Thousands of Merton adult learners left in limbo as council announce £32m service cuts

‘Horrified’ adult learners discovered their study aspirations might come to a sudden end after Merton council announced the future of its adult education services is uncertain.

Due to further budget reductions by the government, the council said Merton’s Adult Education (MAE) will be the first service under review in an effort to find £32million in cuts.

Disillusioned students currently enjoying MAE courses protested the ruling, but the council stressed its pressing concern is to keep council tax low and maintain services to the most vulnerable.

Gay Bennett-Powell, who is part of the campaign to save MAE, said: “Merton Adult Education service provides for educational and social needs of thousands of people.

She said: “Attending a class is also about life-long learning, being creative, a safe and stimulating environment for vulnerable adults, respite for carers.

“We are fighting to preserve MAE for ourselves and future learners and, importantly, those students who are more vulnerable and whose voice may otherwise not be heard.”

More than 5,000 students are currently enrolled in Merton’s Adult Education services taking a wide variety of courses from financial management and computing to oil painting and pilates.

Councillor Mark Allison, cabinet deputy leader, said: “We are committed to continuing adult education in the borough but Merton Adult Education is being reviewed just like all our other services.”

He said: “Residents know that times are hard but we are determined to continue to balance our budget and keep council tax low while protecting vital services to the most vulnerable.”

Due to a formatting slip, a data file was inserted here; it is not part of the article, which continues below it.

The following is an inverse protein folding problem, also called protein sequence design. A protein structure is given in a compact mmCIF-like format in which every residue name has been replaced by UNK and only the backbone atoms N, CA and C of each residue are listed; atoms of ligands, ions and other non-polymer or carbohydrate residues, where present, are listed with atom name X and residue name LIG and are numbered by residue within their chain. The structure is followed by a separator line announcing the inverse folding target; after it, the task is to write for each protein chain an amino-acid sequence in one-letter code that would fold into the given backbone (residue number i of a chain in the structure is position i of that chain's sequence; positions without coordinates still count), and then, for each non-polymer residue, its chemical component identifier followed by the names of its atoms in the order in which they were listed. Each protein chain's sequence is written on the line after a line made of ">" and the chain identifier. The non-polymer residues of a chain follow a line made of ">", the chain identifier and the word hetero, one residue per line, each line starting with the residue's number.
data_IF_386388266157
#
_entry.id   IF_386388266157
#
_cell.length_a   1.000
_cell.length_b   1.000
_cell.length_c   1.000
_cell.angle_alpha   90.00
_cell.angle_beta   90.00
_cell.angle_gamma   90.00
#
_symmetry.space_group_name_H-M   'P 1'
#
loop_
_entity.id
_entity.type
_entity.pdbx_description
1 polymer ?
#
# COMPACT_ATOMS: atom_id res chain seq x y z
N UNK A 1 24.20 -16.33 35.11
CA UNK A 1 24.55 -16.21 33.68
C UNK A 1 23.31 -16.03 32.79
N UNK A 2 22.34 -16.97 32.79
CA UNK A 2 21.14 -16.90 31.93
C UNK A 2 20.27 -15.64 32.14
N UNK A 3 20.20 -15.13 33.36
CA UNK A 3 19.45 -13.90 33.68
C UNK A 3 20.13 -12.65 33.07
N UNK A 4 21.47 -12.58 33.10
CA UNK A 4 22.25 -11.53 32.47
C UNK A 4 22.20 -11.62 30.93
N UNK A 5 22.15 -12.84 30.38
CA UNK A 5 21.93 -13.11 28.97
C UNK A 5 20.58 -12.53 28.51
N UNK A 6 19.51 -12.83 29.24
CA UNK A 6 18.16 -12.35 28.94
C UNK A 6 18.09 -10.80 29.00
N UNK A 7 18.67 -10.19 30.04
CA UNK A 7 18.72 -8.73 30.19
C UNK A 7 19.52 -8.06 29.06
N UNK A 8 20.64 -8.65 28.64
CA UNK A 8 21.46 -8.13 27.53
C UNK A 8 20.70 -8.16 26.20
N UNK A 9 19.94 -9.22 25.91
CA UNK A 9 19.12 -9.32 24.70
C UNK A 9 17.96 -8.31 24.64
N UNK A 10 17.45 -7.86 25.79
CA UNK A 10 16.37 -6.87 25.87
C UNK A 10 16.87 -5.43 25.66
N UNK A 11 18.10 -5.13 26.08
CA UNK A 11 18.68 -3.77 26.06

However, the 2011 Ofsted report showed that 75% of the funding for MAE came not from Merton Council but from the Skills Funding Agency.

A student-led Twitter campaign hashtaged #SaveMAE was launched last week in an attempt to save the service and concerned learners joined in to express their distress about the council’s decision.


Information about the looming change in the way MAE works was reportedly sent only to students with an email address, urging them to offer ideas about ways to reduce costs and keep the service alive.

Opposition councillors have also spoken out against the council’s impending plans.

Councillor James Holmes, Conservative Education Spokesman, said: “Labour have not shared their proposals with opposition parties nor engaged in any cross party discussion or scrutiny. Instead they are cutting front line services, while sitting on millions in reserves.

“The future of Merton Adult Education should be innovative and exciting with community courses at its centre; creating life opportunities for residents at affordable rates.”

Wimbledon’s Lib Dem Parliamentary campaigner, Shas Sheehan, has set up a petition on her website to contribute towards reversing the council’s decision, support it here.

A report to review the options for the future of adult education will come to Cabinet early in the New Year and the final budget will be agreed in March 2015.

Picture courtesy of Richard Lawrence Cohen, with thanks

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